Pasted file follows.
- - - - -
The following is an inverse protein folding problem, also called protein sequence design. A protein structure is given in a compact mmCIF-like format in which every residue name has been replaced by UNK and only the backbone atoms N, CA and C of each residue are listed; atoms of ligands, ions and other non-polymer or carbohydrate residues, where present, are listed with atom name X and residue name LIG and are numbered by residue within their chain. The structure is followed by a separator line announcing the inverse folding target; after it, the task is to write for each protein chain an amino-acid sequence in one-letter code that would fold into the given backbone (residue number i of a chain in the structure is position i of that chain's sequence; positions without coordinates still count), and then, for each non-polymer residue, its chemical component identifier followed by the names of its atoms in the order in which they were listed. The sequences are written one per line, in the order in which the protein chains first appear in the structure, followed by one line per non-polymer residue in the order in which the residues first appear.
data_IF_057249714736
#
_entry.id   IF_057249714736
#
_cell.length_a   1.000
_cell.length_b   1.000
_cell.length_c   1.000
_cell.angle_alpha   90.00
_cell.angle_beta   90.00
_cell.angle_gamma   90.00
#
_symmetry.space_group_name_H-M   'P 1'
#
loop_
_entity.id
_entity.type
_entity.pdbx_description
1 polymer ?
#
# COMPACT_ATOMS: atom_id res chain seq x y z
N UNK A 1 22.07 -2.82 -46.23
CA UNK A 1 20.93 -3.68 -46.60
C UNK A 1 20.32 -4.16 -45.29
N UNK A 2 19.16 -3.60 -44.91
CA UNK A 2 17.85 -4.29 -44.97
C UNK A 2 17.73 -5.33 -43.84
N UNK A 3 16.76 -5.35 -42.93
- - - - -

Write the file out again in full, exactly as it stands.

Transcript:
The following is an inverse protein folding problem, also called protein sequence design. A protein structure is given in a compact mmCIF-like format in which every residue name has been replaced by UNK and only the backbone atoms N, CA and C of each residue are listed; atoms of ligands, ions and other non-polymer or carbohydrate residues, where present, are listed with atom name X and residue name LIG and are numbered by residue within their chain. The structure is followed by a separator line announcing the inverse folding target; after it, the task is to write for each protein chain an amino-acid sequence in one-letter code that would fold into the given backbone (residue number i of a chain in the structure is position i of that chain's sequence; positions without coordinates still count), and then, for each non-polymer residue, its chemical component identifier followed by the names of its atoms in the order in which they were listed. The sequences are written one per line, in the order in which the protein chains first appear in the structure, followed by one line per non-polymer residue in the order in which the residues first appear.
data_IF_057249714736
#
_entry.id   IF_057249714736
#
_cell.length_a   1.000
_cell.length_b   1.000
_cell.length_c   1.000
_cell.angle_alpha   90.00
_cell.angle_beta   90.00
_cell.angle_gamma   90.00
#
_symmetry.space_group_name_H-M   'P 1'
#
loop_
_entity.id
_entity.type
_entity.pdbx_description
1 polymer ?
#
# COMPACT_ATOMS: atom_id res chain seq x y z
N UNK A 1 22.07 -2.82 -46.23
CA UNK A 1 20.93 -3.68 -46.60
C UNK A 1 20.32 -4.16 -45.29
N UNK A 2 19.16 -3.60 -44.91
CA UNK A 2 17.85 -4.29 -44.97
C UNK A 2 17.73 -5.33 -43.84
N UNK A 3 16.76 -5.35 -42.93